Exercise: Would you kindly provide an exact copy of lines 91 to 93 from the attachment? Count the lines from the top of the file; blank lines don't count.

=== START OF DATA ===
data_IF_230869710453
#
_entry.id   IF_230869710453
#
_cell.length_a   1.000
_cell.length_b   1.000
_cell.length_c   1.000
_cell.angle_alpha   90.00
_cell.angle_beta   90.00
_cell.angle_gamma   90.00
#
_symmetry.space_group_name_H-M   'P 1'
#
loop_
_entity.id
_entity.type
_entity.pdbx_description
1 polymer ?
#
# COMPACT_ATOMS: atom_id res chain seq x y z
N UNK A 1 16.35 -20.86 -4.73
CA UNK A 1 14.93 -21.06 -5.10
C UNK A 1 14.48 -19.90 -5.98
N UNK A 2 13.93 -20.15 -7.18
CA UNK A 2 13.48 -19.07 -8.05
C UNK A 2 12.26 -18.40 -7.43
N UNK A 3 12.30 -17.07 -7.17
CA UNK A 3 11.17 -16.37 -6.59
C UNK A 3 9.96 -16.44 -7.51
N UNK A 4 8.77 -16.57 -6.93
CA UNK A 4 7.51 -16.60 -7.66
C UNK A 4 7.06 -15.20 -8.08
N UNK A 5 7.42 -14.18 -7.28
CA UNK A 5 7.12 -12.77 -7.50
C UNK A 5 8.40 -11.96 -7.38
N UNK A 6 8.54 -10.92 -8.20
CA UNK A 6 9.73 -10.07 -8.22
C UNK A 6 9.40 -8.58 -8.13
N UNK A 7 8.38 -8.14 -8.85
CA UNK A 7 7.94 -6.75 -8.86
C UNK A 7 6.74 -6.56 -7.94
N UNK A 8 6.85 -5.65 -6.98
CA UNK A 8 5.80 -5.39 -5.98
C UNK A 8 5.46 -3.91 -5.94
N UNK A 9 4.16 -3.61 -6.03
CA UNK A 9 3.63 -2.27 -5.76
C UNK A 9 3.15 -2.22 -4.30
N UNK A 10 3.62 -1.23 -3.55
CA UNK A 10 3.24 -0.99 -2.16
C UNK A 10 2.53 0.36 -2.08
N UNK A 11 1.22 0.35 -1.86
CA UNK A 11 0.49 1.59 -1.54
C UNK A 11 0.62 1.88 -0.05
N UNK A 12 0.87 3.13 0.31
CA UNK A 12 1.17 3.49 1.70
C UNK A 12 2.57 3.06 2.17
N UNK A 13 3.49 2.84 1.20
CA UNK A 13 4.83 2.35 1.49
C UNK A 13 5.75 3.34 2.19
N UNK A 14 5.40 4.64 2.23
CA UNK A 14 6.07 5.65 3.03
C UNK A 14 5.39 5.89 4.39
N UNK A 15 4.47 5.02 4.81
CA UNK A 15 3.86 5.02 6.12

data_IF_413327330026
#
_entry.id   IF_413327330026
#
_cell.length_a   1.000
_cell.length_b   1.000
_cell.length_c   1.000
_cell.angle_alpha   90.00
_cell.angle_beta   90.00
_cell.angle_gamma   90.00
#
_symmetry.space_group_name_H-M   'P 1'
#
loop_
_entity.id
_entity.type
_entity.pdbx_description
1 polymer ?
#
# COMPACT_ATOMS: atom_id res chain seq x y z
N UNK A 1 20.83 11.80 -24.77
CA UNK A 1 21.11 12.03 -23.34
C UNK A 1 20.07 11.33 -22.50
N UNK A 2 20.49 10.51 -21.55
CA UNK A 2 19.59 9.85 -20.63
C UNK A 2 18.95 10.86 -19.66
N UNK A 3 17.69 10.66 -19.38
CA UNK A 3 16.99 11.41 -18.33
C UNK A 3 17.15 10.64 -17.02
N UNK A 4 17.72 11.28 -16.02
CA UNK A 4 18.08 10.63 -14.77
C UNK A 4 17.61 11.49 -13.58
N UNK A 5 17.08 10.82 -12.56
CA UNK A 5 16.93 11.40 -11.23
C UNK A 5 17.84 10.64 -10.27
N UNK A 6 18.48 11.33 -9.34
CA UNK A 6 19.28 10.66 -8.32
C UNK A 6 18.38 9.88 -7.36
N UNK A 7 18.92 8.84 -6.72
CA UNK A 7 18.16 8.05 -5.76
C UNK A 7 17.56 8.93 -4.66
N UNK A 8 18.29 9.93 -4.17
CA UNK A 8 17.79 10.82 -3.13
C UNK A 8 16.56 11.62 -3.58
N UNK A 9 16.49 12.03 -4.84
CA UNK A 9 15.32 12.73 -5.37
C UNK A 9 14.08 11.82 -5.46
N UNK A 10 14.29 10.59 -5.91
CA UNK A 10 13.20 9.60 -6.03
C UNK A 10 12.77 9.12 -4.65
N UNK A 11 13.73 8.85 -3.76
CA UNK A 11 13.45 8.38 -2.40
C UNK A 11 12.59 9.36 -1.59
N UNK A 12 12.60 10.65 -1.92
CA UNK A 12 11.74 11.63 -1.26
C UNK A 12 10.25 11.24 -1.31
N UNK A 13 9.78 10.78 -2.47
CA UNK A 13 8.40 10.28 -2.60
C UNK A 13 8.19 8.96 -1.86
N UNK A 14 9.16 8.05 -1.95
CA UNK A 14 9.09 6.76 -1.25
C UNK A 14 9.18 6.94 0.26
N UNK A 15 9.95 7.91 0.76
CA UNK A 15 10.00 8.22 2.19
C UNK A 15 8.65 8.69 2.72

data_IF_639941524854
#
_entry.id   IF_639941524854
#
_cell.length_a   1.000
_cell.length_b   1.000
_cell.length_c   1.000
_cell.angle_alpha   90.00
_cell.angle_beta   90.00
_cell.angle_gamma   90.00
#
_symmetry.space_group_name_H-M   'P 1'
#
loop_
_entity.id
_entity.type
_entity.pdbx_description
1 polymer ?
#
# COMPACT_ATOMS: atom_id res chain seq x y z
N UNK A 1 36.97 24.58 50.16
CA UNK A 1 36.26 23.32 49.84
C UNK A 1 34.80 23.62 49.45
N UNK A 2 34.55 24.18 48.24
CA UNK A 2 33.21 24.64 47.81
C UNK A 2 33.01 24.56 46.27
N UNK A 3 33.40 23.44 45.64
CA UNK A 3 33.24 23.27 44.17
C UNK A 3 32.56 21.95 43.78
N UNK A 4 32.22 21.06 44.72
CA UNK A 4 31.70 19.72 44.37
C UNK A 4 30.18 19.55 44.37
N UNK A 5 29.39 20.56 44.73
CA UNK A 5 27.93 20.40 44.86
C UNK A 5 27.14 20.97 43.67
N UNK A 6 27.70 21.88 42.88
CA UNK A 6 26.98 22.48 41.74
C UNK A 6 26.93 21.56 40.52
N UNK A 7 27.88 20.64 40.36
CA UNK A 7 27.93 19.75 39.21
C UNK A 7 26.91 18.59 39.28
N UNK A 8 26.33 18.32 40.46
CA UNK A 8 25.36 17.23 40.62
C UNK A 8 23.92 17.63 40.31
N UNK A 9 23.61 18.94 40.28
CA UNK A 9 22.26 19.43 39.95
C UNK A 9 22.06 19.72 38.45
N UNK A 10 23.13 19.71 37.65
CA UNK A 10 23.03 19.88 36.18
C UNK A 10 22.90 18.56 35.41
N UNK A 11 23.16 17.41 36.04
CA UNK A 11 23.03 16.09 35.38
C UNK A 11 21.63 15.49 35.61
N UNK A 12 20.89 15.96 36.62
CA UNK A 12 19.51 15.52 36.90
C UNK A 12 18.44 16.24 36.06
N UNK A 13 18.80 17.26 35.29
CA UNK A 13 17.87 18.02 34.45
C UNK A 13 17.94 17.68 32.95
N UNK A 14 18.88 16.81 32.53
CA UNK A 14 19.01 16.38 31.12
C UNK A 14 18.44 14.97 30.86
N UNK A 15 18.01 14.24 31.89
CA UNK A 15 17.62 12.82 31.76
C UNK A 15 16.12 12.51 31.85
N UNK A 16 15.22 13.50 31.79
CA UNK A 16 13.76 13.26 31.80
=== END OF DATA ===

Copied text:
N UNK A 3 17.69 10.66 -19.38
CA UNK A 3 16.99 11.41 -18.33
C UNK A 3 17.15 10.64 -17.02